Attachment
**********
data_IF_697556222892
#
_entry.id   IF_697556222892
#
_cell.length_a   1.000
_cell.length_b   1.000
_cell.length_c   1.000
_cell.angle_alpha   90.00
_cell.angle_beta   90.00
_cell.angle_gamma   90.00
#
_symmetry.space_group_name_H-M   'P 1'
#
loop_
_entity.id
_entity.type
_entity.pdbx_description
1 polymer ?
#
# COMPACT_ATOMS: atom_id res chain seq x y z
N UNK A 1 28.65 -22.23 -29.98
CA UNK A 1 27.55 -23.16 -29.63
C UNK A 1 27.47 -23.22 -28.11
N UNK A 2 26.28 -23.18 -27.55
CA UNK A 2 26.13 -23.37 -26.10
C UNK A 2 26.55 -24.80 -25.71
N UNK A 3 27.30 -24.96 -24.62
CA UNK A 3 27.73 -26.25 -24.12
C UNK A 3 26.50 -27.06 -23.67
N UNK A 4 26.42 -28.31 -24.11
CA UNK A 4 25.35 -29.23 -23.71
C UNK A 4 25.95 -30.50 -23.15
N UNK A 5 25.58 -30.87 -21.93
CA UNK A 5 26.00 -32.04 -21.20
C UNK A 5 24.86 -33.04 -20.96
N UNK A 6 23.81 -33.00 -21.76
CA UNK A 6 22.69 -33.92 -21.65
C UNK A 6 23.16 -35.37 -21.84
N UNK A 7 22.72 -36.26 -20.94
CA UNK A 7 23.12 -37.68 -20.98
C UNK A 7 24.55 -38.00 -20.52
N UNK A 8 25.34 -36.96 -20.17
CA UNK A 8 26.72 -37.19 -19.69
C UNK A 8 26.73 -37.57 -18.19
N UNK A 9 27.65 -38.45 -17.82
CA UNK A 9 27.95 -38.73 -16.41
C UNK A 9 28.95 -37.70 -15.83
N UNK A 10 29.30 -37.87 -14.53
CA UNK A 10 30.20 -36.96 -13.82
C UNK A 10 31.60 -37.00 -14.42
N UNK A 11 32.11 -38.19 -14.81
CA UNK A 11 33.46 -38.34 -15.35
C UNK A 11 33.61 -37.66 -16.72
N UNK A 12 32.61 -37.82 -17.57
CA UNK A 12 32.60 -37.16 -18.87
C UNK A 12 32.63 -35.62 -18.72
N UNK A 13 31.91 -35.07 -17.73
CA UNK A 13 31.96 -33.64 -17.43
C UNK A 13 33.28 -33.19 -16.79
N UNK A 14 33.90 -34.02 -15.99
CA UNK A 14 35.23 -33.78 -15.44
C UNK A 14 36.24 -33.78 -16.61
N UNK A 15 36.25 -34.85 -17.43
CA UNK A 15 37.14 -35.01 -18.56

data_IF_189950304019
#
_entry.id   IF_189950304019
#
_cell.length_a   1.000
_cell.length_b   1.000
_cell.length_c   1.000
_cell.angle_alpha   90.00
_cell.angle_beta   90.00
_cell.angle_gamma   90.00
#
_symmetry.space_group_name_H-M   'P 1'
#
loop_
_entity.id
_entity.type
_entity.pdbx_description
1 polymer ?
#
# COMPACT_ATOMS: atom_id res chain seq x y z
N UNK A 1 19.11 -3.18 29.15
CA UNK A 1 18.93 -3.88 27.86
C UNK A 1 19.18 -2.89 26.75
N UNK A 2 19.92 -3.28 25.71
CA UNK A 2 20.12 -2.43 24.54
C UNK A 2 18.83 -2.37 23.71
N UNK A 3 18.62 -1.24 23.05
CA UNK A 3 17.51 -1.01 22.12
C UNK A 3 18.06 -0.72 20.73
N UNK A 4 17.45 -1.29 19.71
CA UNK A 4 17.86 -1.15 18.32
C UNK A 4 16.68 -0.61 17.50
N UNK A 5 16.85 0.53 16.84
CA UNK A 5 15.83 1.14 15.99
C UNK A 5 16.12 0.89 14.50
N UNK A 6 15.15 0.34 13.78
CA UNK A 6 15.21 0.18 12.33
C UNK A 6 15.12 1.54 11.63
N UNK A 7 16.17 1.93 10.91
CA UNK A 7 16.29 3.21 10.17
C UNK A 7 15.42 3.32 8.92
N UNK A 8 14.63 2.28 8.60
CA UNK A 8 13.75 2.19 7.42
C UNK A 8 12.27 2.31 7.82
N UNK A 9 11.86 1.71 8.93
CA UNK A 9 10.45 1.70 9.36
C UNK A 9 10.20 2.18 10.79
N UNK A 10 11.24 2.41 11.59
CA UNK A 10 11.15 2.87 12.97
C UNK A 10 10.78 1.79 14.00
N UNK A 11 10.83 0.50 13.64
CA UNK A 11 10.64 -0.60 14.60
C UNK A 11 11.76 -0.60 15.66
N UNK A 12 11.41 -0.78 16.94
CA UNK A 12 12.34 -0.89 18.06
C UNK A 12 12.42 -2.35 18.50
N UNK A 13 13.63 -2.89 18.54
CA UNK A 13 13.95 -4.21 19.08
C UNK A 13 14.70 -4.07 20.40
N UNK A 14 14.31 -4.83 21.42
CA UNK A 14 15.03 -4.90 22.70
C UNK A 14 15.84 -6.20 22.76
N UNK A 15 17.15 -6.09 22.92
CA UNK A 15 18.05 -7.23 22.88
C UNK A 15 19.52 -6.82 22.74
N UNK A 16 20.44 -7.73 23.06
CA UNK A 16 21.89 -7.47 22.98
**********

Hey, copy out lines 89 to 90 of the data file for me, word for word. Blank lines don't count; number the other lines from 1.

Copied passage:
CA UNK A 2 20.12 -2.43 24.54
C UNK A 2 18.83 -2.37 23.71